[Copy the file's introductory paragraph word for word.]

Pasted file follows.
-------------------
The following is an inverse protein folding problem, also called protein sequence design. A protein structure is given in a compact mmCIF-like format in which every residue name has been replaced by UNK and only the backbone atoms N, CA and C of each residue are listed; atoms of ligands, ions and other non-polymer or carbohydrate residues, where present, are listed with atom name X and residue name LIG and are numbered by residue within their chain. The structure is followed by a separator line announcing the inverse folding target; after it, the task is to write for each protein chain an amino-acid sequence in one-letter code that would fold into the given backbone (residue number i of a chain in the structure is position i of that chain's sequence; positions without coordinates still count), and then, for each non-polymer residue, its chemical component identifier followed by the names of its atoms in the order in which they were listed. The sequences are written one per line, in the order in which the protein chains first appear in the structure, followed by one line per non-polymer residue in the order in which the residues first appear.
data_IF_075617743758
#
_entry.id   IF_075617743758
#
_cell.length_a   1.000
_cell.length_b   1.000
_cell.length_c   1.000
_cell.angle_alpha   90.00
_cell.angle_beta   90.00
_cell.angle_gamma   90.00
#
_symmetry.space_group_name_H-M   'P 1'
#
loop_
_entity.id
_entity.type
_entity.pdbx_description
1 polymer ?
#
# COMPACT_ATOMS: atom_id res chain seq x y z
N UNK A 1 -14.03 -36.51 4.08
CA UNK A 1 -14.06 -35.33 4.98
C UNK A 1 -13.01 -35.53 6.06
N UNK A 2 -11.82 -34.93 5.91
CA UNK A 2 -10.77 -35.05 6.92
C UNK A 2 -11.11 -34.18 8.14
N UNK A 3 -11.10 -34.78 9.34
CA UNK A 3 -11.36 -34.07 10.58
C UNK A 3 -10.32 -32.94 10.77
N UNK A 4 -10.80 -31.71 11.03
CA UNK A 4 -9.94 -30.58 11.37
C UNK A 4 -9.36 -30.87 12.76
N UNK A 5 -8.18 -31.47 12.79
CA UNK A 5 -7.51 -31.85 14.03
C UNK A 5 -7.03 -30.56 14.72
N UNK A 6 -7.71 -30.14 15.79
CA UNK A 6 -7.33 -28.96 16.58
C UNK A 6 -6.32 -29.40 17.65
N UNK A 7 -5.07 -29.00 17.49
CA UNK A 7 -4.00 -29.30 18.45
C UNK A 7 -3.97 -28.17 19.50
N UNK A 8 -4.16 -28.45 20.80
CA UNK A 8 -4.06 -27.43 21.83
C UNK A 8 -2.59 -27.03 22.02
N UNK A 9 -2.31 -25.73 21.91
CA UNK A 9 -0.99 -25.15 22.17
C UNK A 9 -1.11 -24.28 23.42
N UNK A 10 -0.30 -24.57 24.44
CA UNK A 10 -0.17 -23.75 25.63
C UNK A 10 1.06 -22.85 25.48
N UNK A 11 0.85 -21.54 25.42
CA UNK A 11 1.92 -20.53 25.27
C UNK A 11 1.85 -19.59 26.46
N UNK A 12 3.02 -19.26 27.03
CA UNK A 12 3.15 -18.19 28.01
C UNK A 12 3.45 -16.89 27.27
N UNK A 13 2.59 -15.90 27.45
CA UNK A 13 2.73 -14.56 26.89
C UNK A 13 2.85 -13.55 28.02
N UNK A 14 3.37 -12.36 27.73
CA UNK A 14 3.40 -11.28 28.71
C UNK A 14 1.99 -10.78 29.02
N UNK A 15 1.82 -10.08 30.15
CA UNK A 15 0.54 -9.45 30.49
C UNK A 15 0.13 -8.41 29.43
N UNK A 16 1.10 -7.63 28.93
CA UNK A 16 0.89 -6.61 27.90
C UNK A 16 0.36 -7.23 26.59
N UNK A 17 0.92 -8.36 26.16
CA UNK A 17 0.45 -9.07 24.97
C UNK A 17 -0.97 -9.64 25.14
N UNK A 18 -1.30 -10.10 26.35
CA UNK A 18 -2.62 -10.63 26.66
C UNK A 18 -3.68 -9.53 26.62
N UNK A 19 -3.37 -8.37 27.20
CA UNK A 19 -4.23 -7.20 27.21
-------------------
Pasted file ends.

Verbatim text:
The following is an inverse protein folding problem, also called protein sequence design. A protein structure is given in a compact mmCIF-like format in which every residue name has been replaced by UNK and only the backbone atoms N, CA and C of each residue are listed; atoms of ligands, ions and other non-polymer or carbohydrate residues, where present, are listed with atom name X and residue name LIG and are numbered by residue within their chain. The structure is followed by a separator line announcing the inverse folding target; after it, the task is to write for each protein chain an amino-acid sequence in one-letter code that would fold into the given backbone (residue number i of a chain in the structure is position i of that chain's sequence; positions without coordinates still count), and then, for each non-polymer residue, its chemical component identifier followed by the names of its atoms in the order in which they were listed. The sequences are written one per line, in the order in which the protein chains first appear in the structure, followed by one line per non-polymer residue in the order in which the residues first appear.